World Health Organization, World Health Organization. Department of HIV/AIDS. In: Antiretroviral therapy for HIV infection in adults and adolescents : recommendations for a public health approach. Geneva: World Health Organization; 2010. Available from: http://www.ncbi.nlm.nih.gov/books/NBK138540/.
Johnston V, Cohen K, Wiesner L, Morris L, Ledwaba J, Fielding KL, et al. Viral suppression following switch to second-line antiretroviral therapy: associations with nucleoside reverse transcriptase inhibitor resistance and subtherapeutic drug concentrations prior to switch. J Infect Dis. 2014;209(5):711–20.
Mills EJ, Nachega JB, Bangsberg DR, Singh S, Rachlis B, Wu P, et al. Adherence to HAART: a systematic review of developed and developing nation patient-reported barriers and facilitators. PLoS Med. 2006;3(11):e438.
Heestermans T, Browne JL, Aitken SC, Vervoort SC, Klipstein-Grobusch K. Determinants of adherence to antiretroviral therapy among HIV-positive adults in sub-Saharan Africa: a systematic review. BMJ Glob Health. 2016;1(4):e000125.
Meloni ST, Onwuamah CK, Agbaji O, Chaplin B, Olaleye DO, Audu R, et al. Implication of First-Line Antiretroviral Therapy Choice on Second-Line Options. Open Forum Infect Dis. 2017;4(4):ofx233.
Chaplin B, Meloni S, Eisen G, Jolayemi T, Banigbe B, Adeola J, et al. Scale-up of networked HIV treatment in Nigeria: creation of an integrated electronic medical records system. Int J Med Inform. 2015;84(1):58–68.
Zhou Z, Wagar N, DeVos JR, Rottinghaus E, Diallo K, Nguyen DB, et al. Optimization of a low cost and broadly sensitive genotyping assay for HIV-1 drug resistance surveillance and monitoring in resource-limited settings. PLoS One. 2011;6(11):e28184.
Gifford RJ, Liu TF, Rhee SY, Kiuchi M, Hue S, Pillay D, et al. The calibrated population resistance tool: standardized genotypic estimation of transmitted HIV-1 drug resistance. Bioinformatics. 2009;25(9):1197–8.
Liu TF, Shafer RW. Web resources for HIV type 1 genotypic-resistance test interpretation. Clin Infect Dis. 2006;42(11):1608–18.
Frentz D, Boucher CA, Assel M, De Luca A, Fabbiani M, Incardona F, et al. Comparison of HIV-1 genotypic resistance test interpretation systems in predicting virological outcomes over time. PLoS One. 2010;5(7):e11505.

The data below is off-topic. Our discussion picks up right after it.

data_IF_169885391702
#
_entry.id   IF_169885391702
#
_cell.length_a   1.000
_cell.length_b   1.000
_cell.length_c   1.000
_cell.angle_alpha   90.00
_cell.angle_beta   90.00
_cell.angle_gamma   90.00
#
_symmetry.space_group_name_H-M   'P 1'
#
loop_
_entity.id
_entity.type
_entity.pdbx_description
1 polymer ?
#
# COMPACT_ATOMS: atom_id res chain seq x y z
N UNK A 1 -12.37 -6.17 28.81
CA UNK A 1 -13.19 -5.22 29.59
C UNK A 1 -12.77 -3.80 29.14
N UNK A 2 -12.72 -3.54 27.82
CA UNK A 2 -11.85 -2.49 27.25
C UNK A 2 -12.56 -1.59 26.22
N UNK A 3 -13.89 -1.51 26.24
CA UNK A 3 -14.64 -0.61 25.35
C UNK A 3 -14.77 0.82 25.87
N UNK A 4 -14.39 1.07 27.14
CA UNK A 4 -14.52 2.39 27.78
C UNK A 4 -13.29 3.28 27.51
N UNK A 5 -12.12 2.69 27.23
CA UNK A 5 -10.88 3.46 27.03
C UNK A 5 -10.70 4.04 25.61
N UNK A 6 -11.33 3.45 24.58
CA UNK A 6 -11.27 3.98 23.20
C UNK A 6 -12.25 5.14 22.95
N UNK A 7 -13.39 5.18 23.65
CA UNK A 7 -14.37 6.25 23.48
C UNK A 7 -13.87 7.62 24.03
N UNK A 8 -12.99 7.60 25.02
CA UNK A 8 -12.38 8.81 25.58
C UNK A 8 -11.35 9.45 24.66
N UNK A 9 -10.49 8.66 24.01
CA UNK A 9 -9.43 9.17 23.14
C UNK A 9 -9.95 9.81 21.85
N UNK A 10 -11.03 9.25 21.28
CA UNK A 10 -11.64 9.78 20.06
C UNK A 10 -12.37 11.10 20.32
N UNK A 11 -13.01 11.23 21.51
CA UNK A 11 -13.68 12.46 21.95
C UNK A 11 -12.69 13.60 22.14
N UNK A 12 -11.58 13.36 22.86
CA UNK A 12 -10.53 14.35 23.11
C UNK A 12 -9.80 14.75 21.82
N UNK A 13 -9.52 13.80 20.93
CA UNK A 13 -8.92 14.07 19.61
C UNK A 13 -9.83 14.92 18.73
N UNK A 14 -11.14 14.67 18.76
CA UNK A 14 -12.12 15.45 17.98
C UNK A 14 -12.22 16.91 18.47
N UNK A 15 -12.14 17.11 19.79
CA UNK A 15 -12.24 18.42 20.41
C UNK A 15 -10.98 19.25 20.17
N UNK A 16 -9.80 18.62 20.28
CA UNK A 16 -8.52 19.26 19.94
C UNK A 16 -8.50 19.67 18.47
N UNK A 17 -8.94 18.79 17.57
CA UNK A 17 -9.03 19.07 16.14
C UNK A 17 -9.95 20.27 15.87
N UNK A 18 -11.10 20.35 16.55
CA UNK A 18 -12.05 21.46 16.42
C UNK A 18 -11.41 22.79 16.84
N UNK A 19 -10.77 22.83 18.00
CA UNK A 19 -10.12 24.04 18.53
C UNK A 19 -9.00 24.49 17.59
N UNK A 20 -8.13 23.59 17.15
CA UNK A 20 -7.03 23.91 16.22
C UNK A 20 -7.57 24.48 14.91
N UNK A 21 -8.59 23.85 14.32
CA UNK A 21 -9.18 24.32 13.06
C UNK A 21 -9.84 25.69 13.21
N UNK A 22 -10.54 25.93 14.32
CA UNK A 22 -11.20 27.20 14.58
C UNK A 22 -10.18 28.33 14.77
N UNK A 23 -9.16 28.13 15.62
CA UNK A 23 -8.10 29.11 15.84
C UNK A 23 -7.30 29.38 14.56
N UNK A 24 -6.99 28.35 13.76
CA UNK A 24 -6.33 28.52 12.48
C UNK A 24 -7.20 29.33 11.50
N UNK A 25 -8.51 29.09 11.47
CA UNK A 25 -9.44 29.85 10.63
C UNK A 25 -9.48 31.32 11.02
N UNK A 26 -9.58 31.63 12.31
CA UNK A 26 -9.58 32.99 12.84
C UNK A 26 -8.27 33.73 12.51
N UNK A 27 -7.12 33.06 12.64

The authors gratefully acknowledge the patients and the incredible work and dedication of the clinical, data, and laboratory staff at all the Harvard/PHI PEPFAR ART Centres.
This study was supported by the President’s Emergency Plan for AIDS Relief (PEPFAR) through the Centers for Disease Control and Prevention (CDC) [under the terms of cooperative agreement U2G GH000770 to Professor Oni Idigbe].
As the study sponsor, the Centers for Disease Control (CDC) implemented monitoring or auditing of study activities to ensure the scientific integrity of the study and to ensure the rights and protection of study participants. Monitoring and auditing activities was done by CDC staff and/or contracted “external” party by on-site visits, telephone calls and written correspondence. The study was still subject regulatory authorities (national or foreign) as well as the IECs/IRBs.
The findings and conclusions in this report are those of the authors and do not necessarily represent the official position of the funding agencies. The funding agency did not influence the study, results and interpretation in any way.
Ethics approval and consent to participate
Ethical approval for this study was obtained from the Institutional Review Boards (IRBs) of:
The Nigerian Institute of Medical Research, Lagos, Nigeria (NHREC/11/02/2009a)
The Jos University Teaching Hospital (JUTH), Jos, Plateau State (NHREC/13/03/2010)
The University of Ibadan/UCH, Ibadan, Oyo State (NHREC/05/01/2008a)
The Harvard T. H. Chan School of Public Health, Dept. of Immunology & Infectious Diseases, U.S.A.
Consent to participate was obtained from patients at the point of initiation into care. Patients included gave written permission for the further research use of their samples and data (Harvard T. H. Chan School of Public Health, Dept. of Immunology & Infectious Diseases, U.S.A. Protocol #16506).
The study was reviewed according to the Centers for Disease Control and Prevention (CDC) human research protection procedures and was approved as research, but CDC was not engaged.
Consent for publication
Not applicable as individually identifiable data is not used.
The authors declare that they have no competing interests.
Springer Nature remains neutral with regard to jurisdictional claims in published maps and institutional affiliations.
About this article
Cite this article
Onwuamah, C.K., Okpokwu, J., Audu, R. et al. Low levels of HIV-1 drug resistance mutations in patients who achieved viral re-suppression without regimen switch: a retrospective study. BMC Microbiol 20, 17 (2020). https://doi.org/10.1186/s12866-020-1706-1
- Drug resistance mutation
- Virologic failure